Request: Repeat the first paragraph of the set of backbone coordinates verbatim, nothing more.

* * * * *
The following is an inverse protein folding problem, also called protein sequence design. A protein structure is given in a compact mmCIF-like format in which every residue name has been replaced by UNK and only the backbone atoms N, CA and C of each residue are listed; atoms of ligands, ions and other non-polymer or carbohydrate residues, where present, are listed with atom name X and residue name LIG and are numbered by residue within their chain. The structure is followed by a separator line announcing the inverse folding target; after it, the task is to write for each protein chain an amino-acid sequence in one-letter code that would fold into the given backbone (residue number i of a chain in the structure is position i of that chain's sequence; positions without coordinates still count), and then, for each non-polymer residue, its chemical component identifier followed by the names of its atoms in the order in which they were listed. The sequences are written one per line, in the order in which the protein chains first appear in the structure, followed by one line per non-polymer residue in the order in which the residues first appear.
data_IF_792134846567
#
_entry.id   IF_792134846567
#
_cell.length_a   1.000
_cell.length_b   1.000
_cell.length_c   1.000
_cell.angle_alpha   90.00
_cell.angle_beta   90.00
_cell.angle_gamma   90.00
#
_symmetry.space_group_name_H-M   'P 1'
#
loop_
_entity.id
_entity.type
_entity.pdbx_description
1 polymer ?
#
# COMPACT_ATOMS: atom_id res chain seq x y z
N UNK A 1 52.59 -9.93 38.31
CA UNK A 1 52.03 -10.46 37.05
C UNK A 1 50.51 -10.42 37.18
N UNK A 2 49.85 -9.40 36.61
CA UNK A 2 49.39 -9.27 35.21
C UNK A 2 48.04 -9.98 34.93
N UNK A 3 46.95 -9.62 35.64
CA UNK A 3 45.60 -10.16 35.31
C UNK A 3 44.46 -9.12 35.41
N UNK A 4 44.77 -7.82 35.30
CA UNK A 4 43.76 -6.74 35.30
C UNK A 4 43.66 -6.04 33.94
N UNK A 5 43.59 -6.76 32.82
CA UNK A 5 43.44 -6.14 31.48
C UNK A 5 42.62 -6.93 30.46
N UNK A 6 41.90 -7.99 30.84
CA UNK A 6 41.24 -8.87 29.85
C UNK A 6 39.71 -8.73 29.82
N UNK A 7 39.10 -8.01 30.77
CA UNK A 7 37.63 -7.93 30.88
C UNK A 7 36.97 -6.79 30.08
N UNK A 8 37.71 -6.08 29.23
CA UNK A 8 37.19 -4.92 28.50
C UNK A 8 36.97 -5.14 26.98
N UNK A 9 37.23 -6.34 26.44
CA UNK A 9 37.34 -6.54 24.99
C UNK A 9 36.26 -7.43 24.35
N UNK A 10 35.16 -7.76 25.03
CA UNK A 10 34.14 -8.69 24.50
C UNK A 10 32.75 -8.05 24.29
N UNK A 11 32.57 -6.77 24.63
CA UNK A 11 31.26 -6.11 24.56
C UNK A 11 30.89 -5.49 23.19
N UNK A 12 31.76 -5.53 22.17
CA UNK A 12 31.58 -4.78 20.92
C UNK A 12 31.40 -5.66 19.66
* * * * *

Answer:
The following is an inverse protein folding problem, also called protein sequence design. A protein structure is given in a compact mmCIF-like format in which every residue name has been replaced by UNK and only the backbone atoms N, CA and C of each residue are listed; atoms of ligands, ions and other non-polymer or carbohydrate residues, where present, are listed with atom name X and residue name LIG and are numbered by residue within their chain. The structure is followed by a separator line announcing the inverse folding target; after it, the task is to write for each protein chain an amino-acid sequence in one-letter code that would fold into the given backbone (residue number i of a chain in the structure is position i of that chain's sequence; positions without coordinates still count), and then, for each non-polymer residue, its chemical component identifier followed by the names of its atoms in the order in which they were listed. The sequences are written one per line, in the order in which the protein chains first appear in the structure, followed by one line per non-polymer residue in the order in which the residues first appear.